In 2021, Mayorkas allowed roughly 1 million economic migrants across the southern border, despite the existence of laws that allow him to block and detain economic migrants and asylum seekers. That huge flow of foreign workers and rents has helped to minimize wages gains for Americans and to maximize real-estate gains for landlords.

Meanwhile, roughly 20 million American men have been pushed out of the U.S. labor market by the federal government’s policy of extraction migration. The Washington Post reported March 20 on an American family in Lincoln Park, Mich.:

Now Dave [Ramsey] looked up at the laminated menu of funeral home prices posted on the wall. “One-day visitation: $5300.” “Funeral service director: $1800.” “Limousine: $450.” His family couldn’t afford any of it, so Dave Sr.’s body had remained in a freezer at the funeral home for three weeks while Dave Jr. scrapped metal and raised money from friends. His 17-year-old daughter had worked extra shifts at A&W and his girlfriend had sold some of her electronics, until finally they’d come up with $1,400 for basic cremation.

“I’m sorry. It’s embarrassing,” Dave said, as he got ready to leave. “This is the bare minimum.”

“Believe me, the bare minimum is normal,” the [funeral home] employee said.

Mayorkas is a Cuban immigrant and a pro-migration zealot. In 2021, for example, Mayorkas told the Wall Street Journal that he would allow companies to employ illegal workers providing they paid wages approved by Mayorkas. “Businesses that merely employ [illegal] immigrants not authorized to work but offer them fair wages and safe working conditions wouldn’t be a priority for immigration enforcement, he added.”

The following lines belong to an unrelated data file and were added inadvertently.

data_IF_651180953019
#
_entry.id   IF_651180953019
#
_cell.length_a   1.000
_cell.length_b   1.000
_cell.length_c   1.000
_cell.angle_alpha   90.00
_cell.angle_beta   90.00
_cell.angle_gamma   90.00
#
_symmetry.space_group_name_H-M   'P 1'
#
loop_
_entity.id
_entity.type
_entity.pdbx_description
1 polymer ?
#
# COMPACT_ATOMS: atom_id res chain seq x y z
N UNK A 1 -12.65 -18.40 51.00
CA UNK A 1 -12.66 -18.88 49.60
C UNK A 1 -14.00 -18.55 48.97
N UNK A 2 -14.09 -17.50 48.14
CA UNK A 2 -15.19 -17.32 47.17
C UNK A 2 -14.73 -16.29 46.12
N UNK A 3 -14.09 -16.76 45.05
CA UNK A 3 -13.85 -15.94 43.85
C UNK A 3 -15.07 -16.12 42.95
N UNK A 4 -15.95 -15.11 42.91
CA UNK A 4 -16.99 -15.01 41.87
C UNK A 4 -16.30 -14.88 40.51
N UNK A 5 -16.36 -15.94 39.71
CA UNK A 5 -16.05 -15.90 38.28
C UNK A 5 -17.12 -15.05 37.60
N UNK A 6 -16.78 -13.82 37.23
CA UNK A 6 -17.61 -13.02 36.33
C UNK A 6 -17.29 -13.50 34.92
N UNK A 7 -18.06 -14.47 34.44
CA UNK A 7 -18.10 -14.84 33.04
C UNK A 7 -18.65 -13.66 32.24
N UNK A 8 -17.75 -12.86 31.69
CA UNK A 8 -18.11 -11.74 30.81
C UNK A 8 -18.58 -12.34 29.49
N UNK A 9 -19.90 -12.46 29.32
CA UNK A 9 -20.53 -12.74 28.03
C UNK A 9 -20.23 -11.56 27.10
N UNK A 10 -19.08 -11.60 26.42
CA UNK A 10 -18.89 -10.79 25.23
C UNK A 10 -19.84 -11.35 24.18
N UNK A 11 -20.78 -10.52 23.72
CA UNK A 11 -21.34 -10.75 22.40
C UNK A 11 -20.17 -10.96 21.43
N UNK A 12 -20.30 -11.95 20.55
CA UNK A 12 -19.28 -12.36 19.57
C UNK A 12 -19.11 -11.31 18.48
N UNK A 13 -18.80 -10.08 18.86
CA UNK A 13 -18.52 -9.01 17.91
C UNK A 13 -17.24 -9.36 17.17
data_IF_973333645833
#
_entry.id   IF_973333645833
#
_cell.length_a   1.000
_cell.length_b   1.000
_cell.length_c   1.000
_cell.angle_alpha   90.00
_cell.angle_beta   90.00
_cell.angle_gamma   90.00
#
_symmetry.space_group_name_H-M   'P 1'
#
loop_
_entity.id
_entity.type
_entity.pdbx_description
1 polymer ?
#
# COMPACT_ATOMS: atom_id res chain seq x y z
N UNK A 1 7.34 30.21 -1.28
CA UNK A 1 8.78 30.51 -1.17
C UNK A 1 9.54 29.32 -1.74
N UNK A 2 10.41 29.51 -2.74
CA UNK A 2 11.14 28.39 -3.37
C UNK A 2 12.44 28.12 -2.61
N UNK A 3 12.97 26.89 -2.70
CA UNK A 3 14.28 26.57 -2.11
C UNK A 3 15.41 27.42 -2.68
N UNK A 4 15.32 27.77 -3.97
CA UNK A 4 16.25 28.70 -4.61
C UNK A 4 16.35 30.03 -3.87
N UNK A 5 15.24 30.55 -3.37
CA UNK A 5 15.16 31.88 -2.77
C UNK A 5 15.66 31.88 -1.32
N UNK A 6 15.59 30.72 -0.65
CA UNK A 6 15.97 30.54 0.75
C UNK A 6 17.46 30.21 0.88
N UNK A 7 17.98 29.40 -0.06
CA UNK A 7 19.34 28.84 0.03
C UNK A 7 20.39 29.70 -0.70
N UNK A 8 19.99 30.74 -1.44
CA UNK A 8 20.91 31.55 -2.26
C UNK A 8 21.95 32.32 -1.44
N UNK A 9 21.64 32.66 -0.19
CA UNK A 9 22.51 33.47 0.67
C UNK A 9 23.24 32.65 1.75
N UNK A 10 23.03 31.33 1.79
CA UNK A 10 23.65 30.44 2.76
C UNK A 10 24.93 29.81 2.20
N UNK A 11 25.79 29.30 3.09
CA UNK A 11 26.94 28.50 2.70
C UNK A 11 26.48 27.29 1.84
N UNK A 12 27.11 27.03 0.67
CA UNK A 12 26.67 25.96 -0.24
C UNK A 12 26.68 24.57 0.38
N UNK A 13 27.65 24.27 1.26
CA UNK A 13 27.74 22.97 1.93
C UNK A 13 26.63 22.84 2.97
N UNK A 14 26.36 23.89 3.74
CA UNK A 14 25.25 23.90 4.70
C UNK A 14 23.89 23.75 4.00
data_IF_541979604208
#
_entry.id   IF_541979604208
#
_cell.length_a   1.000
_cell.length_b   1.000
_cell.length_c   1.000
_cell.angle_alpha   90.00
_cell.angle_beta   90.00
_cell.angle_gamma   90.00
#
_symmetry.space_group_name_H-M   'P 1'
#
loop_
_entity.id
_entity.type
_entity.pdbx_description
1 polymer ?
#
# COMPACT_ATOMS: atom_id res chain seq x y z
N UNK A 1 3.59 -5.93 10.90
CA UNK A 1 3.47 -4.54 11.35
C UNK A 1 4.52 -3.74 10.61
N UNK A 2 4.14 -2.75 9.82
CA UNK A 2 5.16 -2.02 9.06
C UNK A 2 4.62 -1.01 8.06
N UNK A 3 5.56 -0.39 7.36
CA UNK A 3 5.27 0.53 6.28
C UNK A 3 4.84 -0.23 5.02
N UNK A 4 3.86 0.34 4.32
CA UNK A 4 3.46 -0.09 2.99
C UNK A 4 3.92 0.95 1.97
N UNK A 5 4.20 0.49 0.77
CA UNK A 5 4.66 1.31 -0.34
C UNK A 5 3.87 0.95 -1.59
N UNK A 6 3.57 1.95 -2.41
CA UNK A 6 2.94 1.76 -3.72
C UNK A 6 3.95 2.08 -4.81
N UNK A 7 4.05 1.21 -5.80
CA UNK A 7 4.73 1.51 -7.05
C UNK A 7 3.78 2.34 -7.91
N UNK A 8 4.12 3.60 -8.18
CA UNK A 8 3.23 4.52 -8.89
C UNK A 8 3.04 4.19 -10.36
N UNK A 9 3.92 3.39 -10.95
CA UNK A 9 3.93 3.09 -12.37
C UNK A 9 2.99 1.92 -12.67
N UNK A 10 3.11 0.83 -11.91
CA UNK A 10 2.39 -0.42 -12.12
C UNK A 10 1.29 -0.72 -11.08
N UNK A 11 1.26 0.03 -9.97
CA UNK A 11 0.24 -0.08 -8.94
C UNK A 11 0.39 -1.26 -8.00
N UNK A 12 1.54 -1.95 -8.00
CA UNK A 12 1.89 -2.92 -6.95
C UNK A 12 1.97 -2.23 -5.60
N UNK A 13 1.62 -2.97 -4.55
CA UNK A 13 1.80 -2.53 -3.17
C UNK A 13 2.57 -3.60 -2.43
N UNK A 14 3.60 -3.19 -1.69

In 2013, Mayorkas declared  that Americans’ homeland is “a nation that always has been and forever will remain a Nation of Immigrants.” In April 2021, he said migrant-owned companies “are the backbone of our communities — and of our country.” In May 2021, he staged the televised reunification of migrant families to distract media coverage from his border chaos. In June, Mayorkas promised that he would put the dignity of foreign migrants “foremost in our efforts.”

Mayorkas’ CEO-heavy advisory panel is very different from the panels picked by pro-American President Donald Trump’s deputies.

For example, in August 2020, Trump’s DHS chief, Chad Wolf, announced several new advisors, including  “Dr. Sharon Cooper is a developmental and forensic pediatrician who evaluates and treats children who have been victims of all forms of abuse …  Mr. John F. Clark, former director of the United States Marshals Service and longtime child advocate, is the president and CEO of the National Center for Missing & Exploited Children.”